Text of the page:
Travel Medicine: How to Stay Healthy When in Africa

When I tell someone I am traveling to Africa, one of the first things that come to their minds is concern for my health and safety.  Certainly there are many diseases in Africa that aren’t common in the USA but most are preventable with the appropriate precautions.  First of all, my students and I had to make sure we are up to date on our regular childhood vaccines, and especially be current with our Tetanus immunization.  Then there are 2 tropical illnesses that are preventable with vaccines:  Yellow Fever and Typhoid.  The Yellow Fever vaccine is required for entry into Uganda.  It is a viral illness that is carried by mosquitos and up to 50% of the people who get Yellow Fever die from it.  Typhoid Fever is a bacterial illness obtained by ingesting contaminated food or drink (a food-bourne illness).

Malaria and Diarrheal illnesses, though, are very, very common in Africa but neither is prevented by a vaccine.  Malaria is a parasitic disease carried by a specific type of mosquito- the Anopheles Mosquito- can be prevented by taking an anti-malarial drug routinely before, during, and after exposure in Africa.  If you are bitten by an infected mosquito and you have not been taking an anti-malarial, it will usually take about 10-14 days for the symptoms of fever, muscle aches, vomiting, diarrhea to start.  Taking your anti-malarial drug on schedule and without missing any doses, is extremely effective in preventing illness.  Other things you should do to reduce your risk are to sleep under mosquito nets and to use insect spray with at least 30% DEET from dusk to dawn. This is when the Anopheles mosquito comes out.  But, I always recommend and use bug spray myself at all times because there are other diseases that can be caused by the daytime mosquitos. Please click on the World Health Organization links below to learn more about Malaria and Yellow Fever.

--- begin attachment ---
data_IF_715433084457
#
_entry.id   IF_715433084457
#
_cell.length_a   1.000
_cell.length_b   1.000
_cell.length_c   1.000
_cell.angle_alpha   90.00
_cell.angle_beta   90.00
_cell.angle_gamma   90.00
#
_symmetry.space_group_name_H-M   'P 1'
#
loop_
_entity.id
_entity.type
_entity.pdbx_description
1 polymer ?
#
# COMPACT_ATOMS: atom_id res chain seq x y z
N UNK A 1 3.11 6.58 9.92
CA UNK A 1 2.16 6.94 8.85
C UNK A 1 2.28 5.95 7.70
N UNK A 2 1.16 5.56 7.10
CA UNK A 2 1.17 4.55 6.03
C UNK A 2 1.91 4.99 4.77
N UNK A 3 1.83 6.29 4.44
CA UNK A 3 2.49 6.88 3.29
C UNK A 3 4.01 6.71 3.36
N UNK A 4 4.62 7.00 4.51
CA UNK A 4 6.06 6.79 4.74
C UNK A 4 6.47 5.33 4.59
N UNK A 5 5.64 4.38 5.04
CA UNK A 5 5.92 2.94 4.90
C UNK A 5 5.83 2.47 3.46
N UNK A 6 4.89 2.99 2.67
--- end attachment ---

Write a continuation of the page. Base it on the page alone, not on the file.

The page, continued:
Stay Tuned for a SPECIAL SURPRISE:  I have a friend who has recently been in Uganda and unfortunately he got sick.  Tomorrow I am interviewing him on video, and if all goes well, I will post this within the next couple of days.  You will be able to hear a first hand account of Malaria and Amoebic Dysentery.

WHO | Malaria.

WHO | Yellow fever.

About kbohan

Professor, Department of Pharmacy Practice Binghamton University School of Pharmacy and Pharmaceutical Sciences Binghamton, NY USA
This entry was posted in Diseases/Health and tagged , , . Bookmark the permalink.

1 Response to Travel Medicine: How to Stay Healthy When in Africa

  1. Ed says:

    Looking forward to the interview!


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